Olympia Boulevard, at least this portion of it, ends at Quintard Street, which forms the northern border of Ocean Breeze Park, a pretty much undeveloped tract of protected wetlands, complete with hiking trails, that was initiated by NYC Parks after the property was ceded by the NYS Department of Mental Hygiene.
It would have been a good day to explore the trails, overcast and mild for December (probably no mosquitoes or gnats!) but, I had a different agenda today.
NYC has plans for Ocean Breeze Park:
Ocean Breeze Park spans more than 110 acres and was originally part of a vast tidal meadow through which a network of winding tidal creek channels traversed. It is located within a close distance to Midland Beach and the Ocean Breeze Fishing Pier and is the site of the future Ocean Breeze Track and Field facility, a 135,000 square-foot athletic complex that will draw competitors from all over the region once it is completed in early 2015.
Construction has also begun on a new $5.8 million therapeutic horse riding arena in Ocean Breeze Park, the first of its kind on Staten Island. The arena will provide year-round support for physical and occupational therapy programs and will include a nearly 5,800-square-foot riding arena, stables, areas for feeding and grooming horses, and an observation room for visitors. NYC Parks
There’s nothing to write home to Mother about regarding Xenia Street, which runs for one block between Hurlbert Street and Mason Avenue. It’s lined with pleasant-enough tract houses with at least some grass in front. It is, though, one of two streets in New York City that begin with the letter X, the other being in Corona, Queens… another Xenia Street.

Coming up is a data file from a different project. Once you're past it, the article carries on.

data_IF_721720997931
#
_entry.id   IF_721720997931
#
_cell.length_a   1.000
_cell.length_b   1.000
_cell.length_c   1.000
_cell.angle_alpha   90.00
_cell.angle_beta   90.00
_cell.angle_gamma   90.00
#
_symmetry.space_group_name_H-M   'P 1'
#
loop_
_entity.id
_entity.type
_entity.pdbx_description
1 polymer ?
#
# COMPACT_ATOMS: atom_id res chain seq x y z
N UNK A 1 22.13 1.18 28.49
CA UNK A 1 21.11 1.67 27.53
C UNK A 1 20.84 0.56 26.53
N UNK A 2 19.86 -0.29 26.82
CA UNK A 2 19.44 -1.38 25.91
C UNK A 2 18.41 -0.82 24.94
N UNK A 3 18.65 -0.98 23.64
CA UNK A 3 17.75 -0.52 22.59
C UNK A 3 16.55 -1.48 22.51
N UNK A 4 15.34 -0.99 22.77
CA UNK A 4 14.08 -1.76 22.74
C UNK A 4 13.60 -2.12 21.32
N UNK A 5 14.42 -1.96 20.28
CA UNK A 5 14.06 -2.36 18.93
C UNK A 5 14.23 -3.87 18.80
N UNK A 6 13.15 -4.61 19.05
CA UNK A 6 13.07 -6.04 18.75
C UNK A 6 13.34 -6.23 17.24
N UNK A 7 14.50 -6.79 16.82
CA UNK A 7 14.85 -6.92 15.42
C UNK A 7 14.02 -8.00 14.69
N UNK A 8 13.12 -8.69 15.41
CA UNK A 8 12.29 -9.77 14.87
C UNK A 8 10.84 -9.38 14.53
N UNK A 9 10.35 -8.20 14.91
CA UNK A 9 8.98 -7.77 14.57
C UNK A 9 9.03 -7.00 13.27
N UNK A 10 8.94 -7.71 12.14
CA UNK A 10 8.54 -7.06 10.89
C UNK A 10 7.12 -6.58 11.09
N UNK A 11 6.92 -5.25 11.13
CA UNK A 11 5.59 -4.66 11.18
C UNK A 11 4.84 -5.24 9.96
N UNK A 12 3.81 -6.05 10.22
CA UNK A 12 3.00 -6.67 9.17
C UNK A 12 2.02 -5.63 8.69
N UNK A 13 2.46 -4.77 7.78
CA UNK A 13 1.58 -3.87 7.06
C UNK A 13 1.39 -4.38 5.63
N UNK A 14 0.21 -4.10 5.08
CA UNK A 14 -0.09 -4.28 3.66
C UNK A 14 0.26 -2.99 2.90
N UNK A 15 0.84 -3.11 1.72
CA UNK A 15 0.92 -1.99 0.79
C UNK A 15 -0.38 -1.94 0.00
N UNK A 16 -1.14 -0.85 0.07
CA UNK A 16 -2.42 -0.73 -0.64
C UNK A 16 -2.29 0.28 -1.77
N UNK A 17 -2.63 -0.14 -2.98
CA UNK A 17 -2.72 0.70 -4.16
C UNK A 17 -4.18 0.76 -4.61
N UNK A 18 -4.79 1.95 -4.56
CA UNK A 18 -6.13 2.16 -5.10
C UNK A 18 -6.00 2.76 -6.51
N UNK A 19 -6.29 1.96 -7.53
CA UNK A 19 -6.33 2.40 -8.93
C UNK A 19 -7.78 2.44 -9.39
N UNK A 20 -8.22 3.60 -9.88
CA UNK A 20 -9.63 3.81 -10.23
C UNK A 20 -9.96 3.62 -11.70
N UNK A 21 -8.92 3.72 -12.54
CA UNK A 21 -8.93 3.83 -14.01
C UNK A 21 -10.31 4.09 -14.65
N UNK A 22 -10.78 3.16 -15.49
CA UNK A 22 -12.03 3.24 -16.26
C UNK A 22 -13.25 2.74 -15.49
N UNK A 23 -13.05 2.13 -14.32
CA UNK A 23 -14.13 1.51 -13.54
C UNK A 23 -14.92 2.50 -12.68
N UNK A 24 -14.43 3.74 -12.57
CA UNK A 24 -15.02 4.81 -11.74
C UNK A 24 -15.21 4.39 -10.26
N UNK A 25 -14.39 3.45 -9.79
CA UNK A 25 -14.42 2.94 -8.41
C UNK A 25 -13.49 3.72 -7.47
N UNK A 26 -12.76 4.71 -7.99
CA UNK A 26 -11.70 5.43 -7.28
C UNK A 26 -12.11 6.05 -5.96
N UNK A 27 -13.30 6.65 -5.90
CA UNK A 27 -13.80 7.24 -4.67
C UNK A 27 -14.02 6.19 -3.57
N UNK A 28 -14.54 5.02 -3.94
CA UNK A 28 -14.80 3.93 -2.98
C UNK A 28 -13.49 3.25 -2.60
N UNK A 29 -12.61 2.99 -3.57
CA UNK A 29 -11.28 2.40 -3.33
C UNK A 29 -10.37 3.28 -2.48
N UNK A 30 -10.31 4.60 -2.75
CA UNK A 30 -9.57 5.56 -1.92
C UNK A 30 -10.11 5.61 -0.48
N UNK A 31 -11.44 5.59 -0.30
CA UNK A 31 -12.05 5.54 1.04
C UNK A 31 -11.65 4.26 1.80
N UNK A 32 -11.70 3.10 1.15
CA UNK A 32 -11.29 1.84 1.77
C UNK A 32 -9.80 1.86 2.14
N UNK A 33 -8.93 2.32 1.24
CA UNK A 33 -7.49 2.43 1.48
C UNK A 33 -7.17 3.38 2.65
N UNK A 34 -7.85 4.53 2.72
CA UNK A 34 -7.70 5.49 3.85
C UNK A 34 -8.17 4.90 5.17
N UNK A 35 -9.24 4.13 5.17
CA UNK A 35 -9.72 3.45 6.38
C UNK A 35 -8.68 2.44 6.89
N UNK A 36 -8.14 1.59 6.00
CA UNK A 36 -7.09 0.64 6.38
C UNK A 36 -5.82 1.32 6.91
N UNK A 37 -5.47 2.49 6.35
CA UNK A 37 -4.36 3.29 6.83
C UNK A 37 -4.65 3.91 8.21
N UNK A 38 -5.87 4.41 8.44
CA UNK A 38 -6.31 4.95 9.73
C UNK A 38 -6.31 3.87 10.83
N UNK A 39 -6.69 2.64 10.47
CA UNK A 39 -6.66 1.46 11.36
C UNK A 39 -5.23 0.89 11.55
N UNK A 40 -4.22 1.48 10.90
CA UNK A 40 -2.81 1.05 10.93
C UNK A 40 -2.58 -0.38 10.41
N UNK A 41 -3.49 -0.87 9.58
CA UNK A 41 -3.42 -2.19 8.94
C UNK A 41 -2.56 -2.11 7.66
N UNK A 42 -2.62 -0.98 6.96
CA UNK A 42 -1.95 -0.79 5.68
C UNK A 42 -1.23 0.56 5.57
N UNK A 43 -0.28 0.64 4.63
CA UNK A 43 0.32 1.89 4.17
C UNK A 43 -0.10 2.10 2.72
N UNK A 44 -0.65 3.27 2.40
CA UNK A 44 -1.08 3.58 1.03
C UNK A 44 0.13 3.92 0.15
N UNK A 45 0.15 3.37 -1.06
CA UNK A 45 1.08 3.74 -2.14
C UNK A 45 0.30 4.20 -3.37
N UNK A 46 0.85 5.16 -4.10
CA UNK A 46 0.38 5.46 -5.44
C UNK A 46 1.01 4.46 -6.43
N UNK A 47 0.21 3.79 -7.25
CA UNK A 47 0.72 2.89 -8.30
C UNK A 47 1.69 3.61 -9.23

“Xenia” is the ancient Greek term for hospitality (pronounced in Greek as ksee-nee-a, not zee-nee-a). A xenophobe is someone fearful of, or hostile toward, people they do not know.
On Hurlbert Street and Evergreen and Laconia Avenues I encountered groups (their numbers were too small to say “flocks”) of wild turkeys, who were savvy enough to scurry away apace when approached by a human, but also savvy enough to know which local homeowner was ready with bird seed.
These birds were too scrawny to worry about Thanksgiving, had they that capacity, but Thanksgiving had already passed, at any rate.
“The legend that I’ve been told is about 10 or 15 years ago, there was a gentleman who had five or 10 of these turkeys in his backyard,” Karopkin says. “And he didn’t want to keep them anymore, so he let them go. That’s 10 or 15 years that these turkeys have been living on the south shore, on the beach, reproducing and so their numbers grew.” NPR